In addition to the above, I perform reverse crunches. Make sure your butts are lifted off the floor and your hands are clasped behind your head (this ensures that only the abs are involved in the activities). Start with 20 reps and you should feel the effects on every part of your abs.

Also, I perform standing crunches (the one in which your right elbow touches your left knee and vice versa). Try to keep your torso as straight as possible (without bending). Starting with 30 reps should make an impact on the abs.

I also perform leg raises. It's similar to the hanging leg raise described above but your back is on the floor. Lift both legs together and lower them together. Also, ensure that the only time your legs touch the ground is after you've completed the set. Some people put their legs down after every rep, but I don't encourage that as it reduces the effect.. Start with 10-15 reps and work your way up.

I don't know what this exercise is called, but I recently added it to my list. Adjusting a regular bench press such that the torso region is lower than the sitting region and starting from a lying position, I perform regular crunches by lifting the whole torso from the depressed region to a full sitting position. Then, I gently go back down to the starting position. 15-20 reps of this can be tried. This certainly gives me the same effect as the reverse crunches.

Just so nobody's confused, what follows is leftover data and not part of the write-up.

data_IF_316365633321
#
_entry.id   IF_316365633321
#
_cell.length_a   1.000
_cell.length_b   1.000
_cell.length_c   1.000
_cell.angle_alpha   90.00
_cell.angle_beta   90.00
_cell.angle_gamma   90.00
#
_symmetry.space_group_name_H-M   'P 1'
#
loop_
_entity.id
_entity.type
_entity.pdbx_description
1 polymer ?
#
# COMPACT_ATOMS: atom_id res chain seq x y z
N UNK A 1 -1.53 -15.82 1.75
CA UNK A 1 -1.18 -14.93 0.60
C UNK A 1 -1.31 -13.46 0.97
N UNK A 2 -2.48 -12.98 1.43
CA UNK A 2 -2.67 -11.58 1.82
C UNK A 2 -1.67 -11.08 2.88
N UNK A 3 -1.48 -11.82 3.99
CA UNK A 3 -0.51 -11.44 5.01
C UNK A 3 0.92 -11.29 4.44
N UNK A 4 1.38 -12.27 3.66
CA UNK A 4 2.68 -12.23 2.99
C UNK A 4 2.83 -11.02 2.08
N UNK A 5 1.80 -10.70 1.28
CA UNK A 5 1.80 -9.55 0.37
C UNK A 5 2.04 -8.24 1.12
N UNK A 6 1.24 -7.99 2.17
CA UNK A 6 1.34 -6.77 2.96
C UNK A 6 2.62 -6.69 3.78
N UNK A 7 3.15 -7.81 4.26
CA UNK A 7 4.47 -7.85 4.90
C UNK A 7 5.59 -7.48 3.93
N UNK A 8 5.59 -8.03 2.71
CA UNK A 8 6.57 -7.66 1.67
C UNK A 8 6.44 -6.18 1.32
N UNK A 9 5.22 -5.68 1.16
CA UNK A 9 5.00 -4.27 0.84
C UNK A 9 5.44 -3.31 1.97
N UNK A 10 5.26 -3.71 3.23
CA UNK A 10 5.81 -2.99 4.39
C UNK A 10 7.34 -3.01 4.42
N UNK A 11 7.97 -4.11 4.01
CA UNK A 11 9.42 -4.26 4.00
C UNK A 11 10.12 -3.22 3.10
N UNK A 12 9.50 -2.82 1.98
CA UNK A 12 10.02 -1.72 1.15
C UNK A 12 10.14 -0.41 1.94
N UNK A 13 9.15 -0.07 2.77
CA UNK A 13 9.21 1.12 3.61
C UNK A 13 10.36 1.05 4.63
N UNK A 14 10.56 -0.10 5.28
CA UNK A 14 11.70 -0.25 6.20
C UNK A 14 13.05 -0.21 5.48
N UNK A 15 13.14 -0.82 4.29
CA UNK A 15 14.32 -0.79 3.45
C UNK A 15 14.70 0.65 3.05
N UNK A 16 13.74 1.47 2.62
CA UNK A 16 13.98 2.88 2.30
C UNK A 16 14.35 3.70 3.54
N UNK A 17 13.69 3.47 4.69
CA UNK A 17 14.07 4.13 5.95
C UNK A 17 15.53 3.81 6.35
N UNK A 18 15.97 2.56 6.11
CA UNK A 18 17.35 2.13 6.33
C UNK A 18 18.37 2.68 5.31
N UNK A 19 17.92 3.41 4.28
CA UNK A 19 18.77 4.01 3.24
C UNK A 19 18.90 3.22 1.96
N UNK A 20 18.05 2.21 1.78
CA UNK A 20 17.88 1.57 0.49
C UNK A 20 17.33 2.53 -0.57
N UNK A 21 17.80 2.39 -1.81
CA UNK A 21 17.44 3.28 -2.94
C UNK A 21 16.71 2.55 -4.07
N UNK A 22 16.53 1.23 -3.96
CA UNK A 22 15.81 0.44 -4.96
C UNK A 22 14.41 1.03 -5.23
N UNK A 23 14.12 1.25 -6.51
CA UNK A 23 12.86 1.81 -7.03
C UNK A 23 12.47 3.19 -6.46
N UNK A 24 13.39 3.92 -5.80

I finish with the easiest crunches of all, the regular crunches. I noticed that this mainly works my upper abs only. So, I don't usually feel the effect all over the abs.

If you try these exercises and see the effects you want, ensure that you increase the reps periodically. Mix and match them as you desire (I still do them daily)

The Result

Although I do regular weightlifting, I haven't lifted enough weights (Deadlift PR is currently 270lbs - 1 X 5, Squat is 220lbs - 5 X 5, Bench Press is 160 - 5 X 5) to claim that my abs came from weightlifting. I only do them 3 days a week vs my daily crunch-aton.

Using the pictures on this link, my current abs is closer to the guy in the 11-12% body fat than the one on his right.

So, I can testify that it works for me.

Thank you.

  • Cable crunches, like any abdominal exercise can work, but you need strict attention to form and an awareness of what the abdominals are and their function. They are a sheet of muscle that goes basically from the ribcage down through the pelvic area. ANY exercise that takes the torso from straight to curled (Think of bringing your ribcage to your hips) will work the abdominals.
    – JohnP
    Apr 17, 2014 at 14:30
  • @JohnP Okay. Good to know. But does it work the arms too, especially the arms do the pulling and maintaining the tension? Apr 17, 2014 at 14:46
  • Mmmm...not really. You'll get some forearm work from maintaining grip, but if your arms are moving then you're compounding the exercise, not doing a strict ab movement.
    – JohnP
    Apr 17, 2014 at 15:21

To activate your abdominals you need to make sure your torso is bending. As other people have said, with hanging leg lifts its likely that you are working your hip flexors.

Also, from what you say, it sounds as if you have fairly strong abs anyway. So it may be time to move to more advanced moves. Have you tried crunches on a Swiss ball? Adding in the stabalising factor will make the same exercises harder. Here is a website with sample exercises you can try http://www.ball-exercises.com/exercises/abs/. There are many others.

Hope that helps